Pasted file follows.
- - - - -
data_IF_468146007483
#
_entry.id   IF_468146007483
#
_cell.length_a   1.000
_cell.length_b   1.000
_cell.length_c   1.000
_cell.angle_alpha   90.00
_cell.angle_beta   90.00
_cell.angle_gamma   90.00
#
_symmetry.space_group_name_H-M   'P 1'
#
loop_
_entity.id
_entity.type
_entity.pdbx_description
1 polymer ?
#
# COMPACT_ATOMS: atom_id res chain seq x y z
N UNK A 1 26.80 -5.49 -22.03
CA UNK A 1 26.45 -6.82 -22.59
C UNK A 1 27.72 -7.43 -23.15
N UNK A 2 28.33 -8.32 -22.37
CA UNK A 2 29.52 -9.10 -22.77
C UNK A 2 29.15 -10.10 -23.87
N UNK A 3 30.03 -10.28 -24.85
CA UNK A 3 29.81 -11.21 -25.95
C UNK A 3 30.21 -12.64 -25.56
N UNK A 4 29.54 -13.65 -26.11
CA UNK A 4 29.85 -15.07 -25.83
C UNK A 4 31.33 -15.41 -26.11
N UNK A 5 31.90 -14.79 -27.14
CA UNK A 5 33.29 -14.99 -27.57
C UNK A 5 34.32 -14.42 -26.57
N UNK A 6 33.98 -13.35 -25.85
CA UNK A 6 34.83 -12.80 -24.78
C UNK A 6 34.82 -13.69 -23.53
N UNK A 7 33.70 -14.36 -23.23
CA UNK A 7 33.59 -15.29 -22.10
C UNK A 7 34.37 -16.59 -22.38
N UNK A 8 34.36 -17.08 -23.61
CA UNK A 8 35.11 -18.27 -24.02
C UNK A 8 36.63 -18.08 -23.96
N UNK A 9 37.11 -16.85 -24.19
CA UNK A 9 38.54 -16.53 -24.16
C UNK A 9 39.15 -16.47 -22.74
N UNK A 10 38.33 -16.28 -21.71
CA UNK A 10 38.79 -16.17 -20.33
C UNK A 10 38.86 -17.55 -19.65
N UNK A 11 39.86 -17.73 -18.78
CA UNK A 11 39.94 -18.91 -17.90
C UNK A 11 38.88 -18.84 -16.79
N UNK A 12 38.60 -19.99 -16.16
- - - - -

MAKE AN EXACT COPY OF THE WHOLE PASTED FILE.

data_IF_468146007483
#
_entry.id   IF_468146007483
#
_cell.length_a   1.000
_cell.length_b   1.000
_cell.length_c   1.000
_cell.angle_alpha   90.00
_cell.angle_beta   90.00
_cell.angle_gamma   90.00
#
_symmetry.space_group_name_H-M   'P 1'
#
loop_
_entity.id
_entity.type
_entity.pdbx_description
1 polymer ?
#
# COMPACT_ATOMS: atom_id res chain seq x y z
N UNK A 1 26.80 -5.49 -22.03
CA UNK A 1 26.45 -6.82 -22.59
C UNK A 1 27.72 -7.43 -23.15
N UNK A 2 28.33 -8.32 -22.37
CA UNK A 2 29.52 -9.10 -22.77
C UNK A 2 29.15 -10.10 -23.87
N UNK A 3 30.03 -10.28 -24.85
CA UNK A 3 29.81 -11.21 -25.95
C UNK A 3 30.21 -12.64 -25.56
N UNK A 4 29.54 -13.65 -26.11
CA UNK A 4 29.85 -15.07 -25.83
C UNK A 4 31.33 -15.41 -26.11
N UNK A 5 31.90 -14.79 -27.14
CA UNK A 5 33.29 -14.99 -27.57
C UNK A 5 34.32 -14.42 -26.57
N UNK A 6 33.98 -13.35 -25.85
CA UNK A 6 34.83 -12.80 -24.78
C UNK A 6 34.82 -13.69 -23.53
N UNK A 7 33.70 -14.36 -23.23
CA UNK A 7 33.59 -15.29 -22.10
C UNK A 7 34.37 -16.59 -22.38
N UNK A 8 34.36 -17.08 -23.61
CA UNK A 8 35.11 -18.27 -24.02
C UNK A 8 36.63 -18.08 -23.96
N UNK A 9 37.11 -16.85 -24.19
CA UNK A 9 38.54 -16.53 -24.16
C UNK A 9 39.15 -16.47 -22.74
N UNK A 10 38.33 -16.28 -21.71
CA UNK A 10 38.79 -16.17 -20.33
C UNK A 10 38.86 -17.55 -19.65
N UNK A 11 39.86 -17.73 -18.78
CA UNK A 11 39.94 -18.91 -17.90
C UNK A 11 38.88 -18.84 -16.79
N UNK A 12 38.60 -19.99 -16.16